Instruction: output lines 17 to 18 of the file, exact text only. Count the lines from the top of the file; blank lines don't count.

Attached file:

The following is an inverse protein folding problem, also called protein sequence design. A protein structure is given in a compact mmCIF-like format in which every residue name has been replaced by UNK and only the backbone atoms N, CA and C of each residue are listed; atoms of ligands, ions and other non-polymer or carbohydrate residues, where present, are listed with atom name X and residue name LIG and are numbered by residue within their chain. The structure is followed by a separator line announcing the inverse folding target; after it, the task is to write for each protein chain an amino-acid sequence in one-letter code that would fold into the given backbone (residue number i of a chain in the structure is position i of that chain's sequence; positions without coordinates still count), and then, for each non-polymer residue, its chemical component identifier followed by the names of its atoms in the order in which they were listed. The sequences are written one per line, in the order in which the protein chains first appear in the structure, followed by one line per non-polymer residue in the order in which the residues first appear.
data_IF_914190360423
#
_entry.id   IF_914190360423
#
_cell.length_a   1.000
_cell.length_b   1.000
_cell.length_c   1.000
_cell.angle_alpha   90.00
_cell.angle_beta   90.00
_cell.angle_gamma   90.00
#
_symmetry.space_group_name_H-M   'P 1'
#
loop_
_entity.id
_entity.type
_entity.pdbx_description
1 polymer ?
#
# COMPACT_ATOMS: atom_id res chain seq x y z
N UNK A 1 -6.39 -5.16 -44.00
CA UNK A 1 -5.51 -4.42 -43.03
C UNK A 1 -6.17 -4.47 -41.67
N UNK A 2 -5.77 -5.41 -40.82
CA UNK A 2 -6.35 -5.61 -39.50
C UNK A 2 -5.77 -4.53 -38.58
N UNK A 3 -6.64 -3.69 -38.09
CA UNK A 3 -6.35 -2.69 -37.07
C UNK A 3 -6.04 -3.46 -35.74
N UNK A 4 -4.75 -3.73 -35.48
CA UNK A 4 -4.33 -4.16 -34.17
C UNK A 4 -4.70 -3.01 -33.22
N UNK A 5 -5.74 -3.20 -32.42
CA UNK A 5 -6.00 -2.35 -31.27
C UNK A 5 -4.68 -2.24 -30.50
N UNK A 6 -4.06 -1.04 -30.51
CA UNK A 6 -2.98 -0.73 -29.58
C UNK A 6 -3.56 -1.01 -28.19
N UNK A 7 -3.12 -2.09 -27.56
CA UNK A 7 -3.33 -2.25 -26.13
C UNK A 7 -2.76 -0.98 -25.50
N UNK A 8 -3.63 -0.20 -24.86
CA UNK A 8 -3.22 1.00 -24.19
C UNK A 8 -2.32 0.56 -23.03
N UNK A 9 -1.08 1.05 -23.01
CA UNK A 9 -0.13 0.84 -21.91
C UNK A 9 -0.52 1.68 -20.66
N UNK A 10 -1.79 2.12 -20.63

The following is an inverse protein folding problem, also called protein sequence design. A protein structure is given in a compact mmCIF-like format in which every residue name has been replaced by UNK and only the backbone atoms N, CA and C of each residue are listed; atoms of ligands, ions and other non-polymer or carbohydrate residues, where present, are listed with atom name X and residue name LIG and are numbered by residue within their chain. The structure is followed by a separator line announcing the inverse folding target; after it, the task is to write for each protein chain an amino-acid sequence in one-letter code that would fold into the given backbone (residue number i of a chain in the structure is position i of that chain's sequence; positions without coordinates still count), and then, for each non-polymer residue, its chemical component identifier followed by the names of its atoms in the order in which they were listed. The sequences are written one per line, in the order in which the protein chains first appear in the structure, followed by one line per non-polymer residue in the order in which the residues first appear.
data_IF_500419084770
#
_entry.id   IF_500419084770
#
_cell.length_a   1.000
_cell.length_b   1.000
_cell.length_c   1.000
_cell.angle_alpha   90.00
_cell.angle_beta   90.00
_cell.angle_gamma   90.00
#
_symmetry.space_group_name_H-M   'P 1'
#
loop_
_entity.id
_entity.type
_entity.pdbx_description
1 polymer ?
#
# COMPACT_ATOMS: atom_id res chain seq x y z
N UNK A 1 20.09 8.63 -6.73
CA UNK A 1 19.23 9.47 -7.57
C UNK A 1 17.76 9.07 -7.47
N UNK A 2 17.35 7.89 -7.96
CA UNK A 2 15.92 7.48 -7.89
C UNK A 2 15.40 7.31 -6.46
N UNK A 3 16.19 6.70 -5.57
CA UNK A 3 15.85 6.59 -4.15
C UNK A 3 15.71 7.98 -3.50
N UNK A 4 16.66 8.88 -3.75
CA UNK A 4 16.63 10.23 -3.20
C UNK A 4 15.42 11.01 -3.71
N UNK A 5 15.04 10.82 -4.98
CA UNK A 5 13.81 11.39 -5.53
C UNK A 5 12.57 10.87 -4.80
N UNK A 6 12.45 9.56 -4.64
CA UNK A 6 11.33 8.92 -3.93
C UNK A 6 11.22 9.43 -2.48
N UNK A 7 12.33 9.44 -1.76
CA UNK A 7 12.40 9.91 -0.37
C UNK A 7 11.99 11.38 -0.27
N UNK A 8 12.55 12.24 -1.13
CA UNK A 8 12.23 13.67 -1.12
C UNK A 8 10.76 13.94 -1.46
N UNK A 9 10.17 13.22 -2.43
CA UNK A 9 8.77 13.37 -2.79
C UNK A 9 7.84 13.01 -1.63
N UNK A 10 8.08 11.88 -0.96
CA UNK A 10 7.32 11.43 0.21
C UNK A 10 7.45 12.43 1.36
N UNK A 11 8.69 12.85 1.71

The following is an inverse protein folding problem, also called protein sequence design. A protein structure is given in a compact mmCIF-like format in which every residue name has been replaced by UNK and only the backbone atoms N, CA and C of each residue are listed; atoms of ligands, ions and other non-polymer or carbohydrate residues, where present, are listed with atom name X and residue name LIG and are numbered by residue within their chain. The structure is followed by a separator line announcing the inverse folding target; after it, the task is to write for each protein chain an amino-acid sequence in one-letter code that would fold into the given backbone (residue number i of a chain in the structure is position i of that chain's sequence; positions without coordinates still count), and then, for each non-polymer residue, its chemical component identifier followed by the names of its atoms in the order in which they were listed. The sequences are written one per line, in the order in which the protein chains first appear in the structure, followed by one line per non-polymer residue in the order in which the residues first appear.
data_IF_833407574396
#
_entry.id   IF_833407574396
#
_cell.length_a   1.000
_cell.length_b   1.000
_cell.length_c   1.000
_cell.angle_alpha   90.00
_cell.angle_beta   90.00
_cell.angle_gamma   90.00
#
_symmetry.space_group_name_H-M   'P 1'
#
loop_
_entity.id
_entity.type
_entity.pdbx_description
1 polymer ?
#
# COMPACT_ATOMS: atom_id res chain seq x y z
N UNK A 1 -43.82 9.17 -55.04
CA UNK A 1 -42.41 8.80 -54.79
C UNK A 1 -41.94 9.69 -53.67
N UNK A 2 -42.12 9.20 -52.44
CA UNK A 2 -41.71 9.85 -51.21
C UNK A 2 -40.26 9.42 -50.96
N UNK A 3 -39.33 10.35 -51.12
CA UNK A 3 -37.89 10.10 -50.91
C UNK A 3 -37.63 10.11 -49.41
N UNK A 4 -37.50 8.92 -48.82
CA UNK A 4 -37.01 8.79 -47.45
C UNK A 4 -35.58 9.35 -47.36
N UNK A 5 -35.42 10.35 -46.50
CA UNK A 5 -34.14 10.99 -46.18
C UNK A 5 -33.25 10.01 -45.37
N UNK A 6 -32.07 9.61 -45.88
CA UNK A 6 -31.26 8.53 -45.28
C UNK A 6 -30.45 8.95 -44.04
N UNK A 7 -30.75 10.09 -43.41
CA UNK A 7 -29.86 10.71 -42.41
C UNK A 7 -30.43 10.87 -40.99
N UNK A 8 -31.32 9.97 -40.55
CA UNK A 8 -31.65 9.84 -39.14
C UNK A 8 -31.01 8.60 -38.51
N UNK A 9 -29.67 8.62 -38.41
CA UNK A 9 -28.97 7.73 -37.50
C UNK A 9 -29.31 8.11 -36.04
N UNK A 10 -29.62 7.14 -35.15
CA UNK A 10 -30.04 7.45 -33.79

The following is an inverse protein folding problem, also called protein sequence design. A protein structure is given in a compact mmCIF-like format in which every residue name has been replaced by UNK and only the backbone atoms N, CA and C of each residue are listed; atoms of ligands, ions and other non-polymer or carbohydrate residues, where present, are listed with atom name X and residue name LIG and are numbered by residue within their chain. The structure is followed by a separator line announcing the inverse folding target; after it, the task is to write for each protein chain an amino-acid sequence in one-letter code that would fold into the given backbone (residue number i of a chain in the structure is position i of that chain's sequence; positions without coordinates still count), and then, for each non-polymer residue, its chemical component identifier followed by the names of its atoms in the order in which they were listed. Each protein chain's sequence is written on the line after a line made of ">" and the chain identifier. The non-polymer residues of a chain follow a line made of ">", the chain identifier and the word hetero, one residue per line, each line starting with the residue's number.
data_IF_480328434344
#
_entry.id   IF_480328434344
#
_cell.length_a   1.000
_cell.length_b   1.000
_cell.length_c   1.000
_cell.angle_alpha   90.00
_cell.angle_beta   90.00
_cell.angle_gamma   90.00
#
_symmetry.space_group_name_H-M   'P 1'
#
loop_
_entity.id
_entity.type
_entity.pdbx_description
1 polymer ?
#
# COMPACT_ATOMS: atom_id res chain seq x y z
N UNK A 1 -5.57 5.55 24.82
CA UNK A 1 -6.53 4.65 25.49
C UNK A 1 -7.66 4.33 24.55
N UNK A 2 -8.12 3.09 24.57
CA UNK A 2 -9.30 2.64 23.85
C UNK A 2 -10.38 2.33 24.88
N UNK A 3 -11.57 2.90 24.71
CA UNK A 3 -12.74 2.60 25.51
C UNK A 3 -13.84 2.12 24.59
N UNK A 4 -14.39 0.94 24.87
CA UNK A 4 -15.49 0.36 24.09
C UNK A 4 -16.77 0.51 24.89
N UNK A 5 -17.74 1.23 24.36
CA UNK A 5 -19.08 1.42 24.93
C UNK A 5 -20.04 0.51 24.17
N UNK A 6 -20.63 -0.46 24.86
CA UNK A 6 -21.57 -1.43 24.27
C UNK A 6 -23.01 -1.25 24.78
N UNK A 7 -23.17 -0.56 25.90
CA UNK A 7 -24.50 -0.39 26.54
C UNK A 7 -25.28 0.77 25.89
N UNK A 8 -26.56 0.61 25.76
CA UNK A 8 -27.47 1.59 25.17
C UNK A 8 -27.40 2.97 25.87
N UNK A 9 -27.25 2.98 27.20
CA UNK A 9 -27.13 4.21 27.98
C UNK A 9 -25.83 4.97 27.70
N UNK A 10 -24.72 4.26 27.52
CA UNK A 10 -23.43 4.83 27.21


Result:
_entity.type
_entity.pdbx_description